Will the new India please arise

One responsibility that comes with an overwhelming electoral mandate is a commitment to structural change in the economy.

Written by Surjit S Bhalla | Published: May 31, 2014 2:30:36 am
The prime purpose of fiscal policy is to maximise revenue and minimise expenditure. The prime purpose of fiscal policy is to maximise revenue and minimise expenditure.

Chhodo kal ki baatein/ Kal ki baat purani/ Naye daur pe likhenge/ Milkar nai kahaani/ Hum Hindustani

Expectations abound for a naya daur. There are several loose ends on the macro side that need to be sorted out. More than the bureaucracy, the thinking is entrenched in old boxes. Narendra Modi has promised change; the delivery time is now.
The RBI: A new relationship must evolve between the prime minister, ministry of finance and the RBI. There are several small steps involved. Recognise that the RBI is independent of the ministry of finance (MoF) in name and blame. Recognise that the incumbent, Raghuram Rajan, has the ability to be not only the finest RBI governor we have ever had but also, potentially, to be one of the finest in the world. Thus, comments like we will change the governor, or he will toe our line, or that interest rates must be lowered because the MoF thinks so, do not belong in a new India. Nowadays, such comments should be considered trash and deleted from the recycle bin.
So what actions will constitute the writing of a nayi kahaani? Monetary policy to be made by the RBI, and true independence accorded. Interest rates will be determined by the RBI as it sees fit. In exchange, the RBI governor will make twice-a-year appearances before a joint session of Parliament, where he will be grilled, questioned and if need be, “cooked” over his/ her policies. There is no direct or indirect linkage between the RBI governor and the finance minister, but the two hold at least once-a-month meetings to discuss monetary and fiscal matters facing the country. The meetings, and stature, should be one of equals.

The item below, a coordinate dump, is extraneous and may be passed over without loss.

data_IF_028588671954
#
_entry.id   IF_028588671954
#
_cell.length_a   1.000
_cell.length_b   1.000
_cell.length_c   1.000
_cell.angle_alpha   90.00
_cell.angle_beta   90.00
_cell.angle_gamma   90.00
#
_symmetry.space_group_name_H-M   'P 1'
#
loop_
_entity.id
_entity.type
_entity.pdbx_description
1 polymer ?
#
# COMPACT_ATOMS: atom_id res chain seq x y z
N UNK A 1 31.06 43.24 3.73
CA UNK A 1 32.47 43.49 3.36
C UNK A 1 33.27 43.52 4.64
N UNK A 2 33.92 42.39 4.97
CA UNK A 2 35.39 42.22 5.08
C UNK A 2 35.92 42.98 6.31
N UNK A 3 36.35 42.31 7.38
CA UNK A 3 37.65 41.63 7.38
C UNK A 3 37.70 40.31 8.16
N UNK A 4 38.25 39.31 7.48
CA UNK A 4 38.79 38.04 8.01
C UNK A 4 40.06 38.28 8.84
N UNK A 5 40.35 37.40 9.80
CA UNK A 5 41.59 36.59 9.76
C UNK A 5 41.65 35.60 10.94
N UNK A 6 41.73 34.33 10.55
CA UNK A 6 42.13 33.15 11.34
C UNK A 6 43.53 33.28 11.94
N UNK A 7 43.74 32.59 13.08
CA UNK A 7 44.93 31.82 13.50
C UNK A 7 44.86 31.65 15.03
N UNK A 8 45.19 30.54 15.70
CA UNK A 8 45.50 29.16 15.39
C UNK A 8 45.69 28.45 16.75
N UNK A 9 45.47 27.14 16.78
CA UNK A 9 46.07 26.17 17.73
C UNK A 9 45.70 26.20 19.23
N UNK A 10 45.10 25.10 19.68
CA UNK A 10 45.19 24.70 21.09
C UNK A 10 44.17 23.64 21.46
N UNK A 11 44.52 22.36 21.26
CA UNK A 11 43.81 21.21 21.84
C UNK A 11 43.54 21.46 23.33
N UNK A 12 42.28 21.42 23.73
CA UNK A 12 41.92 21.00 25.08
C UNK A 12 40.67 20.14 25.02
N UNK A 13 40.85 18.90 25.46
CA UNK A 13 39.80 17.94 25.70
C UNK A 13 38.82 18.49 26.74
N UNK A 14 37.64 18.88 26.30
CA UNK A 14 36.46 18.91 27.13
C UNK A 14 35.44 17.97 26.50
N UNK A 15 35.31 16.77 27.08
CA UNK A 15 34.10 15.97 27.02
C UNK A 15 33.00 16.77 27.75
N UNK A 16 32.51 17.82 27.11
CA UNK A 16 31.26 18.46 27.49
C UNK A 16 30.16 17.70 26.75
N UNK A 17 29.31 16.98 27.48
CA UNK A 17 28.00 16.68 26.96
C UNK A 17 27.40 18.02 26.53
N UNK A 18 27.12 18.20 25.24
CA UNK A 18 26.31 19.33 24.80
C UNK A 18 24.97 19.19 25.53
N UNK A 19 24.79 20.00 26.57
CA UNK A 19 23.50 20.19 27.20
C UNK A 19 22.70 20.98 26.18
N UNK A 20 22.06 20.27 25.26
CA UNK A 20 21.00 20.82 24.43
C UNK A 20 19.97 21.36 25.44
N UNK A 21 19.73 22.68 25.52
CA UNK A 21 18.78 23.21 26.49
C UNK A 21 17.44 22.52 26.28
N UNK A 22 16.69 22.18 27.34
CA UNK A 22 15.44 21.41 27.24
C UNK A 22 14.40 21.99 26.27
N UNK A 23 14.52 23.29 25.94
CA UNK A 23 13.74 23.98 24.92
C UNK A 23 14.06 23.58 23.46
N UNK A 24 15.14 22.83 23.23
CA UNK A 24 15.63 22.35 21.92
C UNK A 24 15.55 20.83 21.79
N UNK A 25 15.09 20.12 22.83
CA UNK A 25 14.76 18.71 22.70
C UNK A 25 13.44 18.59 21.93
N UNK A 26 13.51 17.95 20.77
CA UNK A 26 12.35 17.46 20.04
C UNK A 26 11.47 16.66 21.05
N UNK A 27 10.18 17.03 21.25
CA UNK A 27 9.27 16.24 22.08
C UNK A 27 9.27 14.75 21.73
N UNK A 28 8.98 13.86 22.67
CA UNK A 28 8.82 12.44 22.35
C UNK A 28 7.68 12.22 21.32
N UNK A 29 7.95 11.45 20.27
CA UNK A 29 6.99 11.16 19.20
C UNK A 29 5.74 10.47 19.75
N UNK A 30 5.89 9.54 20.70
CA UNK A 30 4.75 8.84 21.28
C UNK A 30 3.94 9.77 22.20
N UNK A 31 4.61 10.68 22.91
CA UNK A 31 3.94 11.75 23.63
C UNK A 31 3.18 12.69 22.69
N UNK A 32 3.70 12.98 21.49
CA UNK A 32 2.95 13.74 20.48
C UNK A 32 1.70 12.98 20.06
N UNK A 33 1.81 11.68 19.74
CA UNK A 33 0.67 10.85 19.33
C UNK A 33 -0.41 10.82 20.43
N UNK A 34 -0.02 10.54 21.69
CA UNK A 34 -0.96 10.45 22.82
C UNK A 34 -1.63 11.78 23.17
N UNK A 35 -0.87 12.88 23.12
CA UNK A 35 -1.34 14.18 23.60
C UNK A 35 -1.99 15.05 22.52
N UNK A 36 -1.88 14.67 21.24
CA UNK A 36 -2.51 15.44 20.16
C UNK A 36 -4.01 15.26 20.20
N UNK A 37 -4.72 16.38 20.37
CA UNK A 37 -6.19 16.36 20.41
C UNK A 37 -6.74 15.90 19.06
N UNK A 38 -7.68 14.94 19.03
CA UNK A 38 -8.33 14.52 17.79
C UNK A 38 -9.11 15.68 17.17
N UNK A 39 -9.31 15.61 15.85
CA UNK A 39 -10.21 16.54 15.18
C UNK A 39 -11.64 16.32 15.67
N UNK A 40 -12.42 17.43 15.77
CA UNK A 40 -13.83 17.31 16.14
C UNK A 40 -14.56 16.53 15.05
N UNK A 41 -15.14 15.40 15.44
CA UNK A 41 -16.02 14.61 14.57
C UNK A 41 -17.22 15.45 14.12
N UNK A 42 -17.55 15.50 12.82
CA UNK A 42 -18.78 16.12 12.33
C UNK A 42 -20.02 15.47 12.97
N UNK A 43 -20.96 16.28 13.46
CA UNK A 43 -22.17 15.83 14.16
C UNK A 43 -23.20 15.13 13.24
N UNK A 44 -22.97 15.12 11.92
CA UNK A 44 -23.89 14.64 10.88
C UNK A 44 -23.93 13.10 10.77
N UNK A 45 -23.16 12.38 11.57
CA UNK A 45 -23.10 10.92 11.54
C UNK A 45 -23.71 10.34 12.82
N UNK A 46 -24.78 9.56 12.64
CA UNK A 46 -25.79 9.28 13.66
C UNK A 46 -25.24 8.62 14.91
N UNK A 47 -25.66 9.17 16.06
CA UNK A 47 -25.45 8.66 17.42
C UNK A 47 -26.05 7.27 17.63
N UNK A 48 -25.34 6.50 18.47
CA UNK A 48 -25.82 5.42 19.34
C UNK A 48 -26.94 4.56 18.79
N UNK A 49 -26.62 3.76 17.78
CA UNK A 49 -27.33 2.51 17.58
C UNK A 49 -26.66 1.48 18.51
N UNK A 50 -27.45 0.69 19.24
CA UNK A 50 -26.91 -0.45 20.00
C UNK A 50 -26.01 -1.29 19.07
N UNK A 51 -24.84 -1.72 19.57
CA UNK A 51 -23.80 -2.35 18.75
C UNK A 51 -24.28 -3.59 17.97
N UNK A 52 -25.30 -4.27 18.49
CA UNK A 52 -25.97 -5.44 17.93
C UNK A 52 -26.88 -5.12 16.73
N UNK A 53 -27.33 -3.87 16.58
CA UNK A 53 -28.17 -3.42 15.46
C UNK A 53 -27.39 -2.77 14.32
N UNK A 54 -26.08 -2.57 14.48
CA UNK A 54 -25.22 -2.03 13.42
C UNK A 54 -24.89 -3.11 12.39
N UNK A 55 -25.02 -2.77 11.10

Fiscal policy: A lot of work has already been done with regard to indirect taxes and it is encouraging to note that implementation of the GST has been accorded top priority. But a lot remains to be done. The prime focus will temporarily shift to the presentation of the Union budget in early July. It should be a vision document, but must contain the following features. Most importantly, that taxation is not a morality play, not a conscience keeper for left-liberals or bureaucrats/ economists weaned on Nehruvian economics. The thinking that hey, I paid my moral dues at the community temple by asking for increases in dividend tax, capital gains tax, corporate and income tax is so day before yesterday. The excuse that the government did not collect money because people did not comply with your morality will not wash away any sins any more.

The prime purpose of fiscal policy is to maximise revenue and minimise expenditure. The former involves the plugging of loopholes, as does the latter. Corruption is present in the loopholes. So how does one maximise tax revenue? By maximising growth and minimising tax rates. Obviously, the minimum tax rate should not be zero. So what is to be done? New tax policy — zero dividend tax, all capital gains tax at 7.5 per cent (short-term, long-term, property), and zero securities transaction tax. One needs to do a complete rethink in order to achieve a Jupiter-style velocity into the new world. Did you know that the government does not publish or allow publication of data pertaining to income tax returns, which income group paid how much tax? These data were published, albeit in limited form, till a few years back. Until UPA 2 disallowed or prohibited the practice. Time to make such data freely available, so one can actually witness the fact that the rich have the highest compliance rate.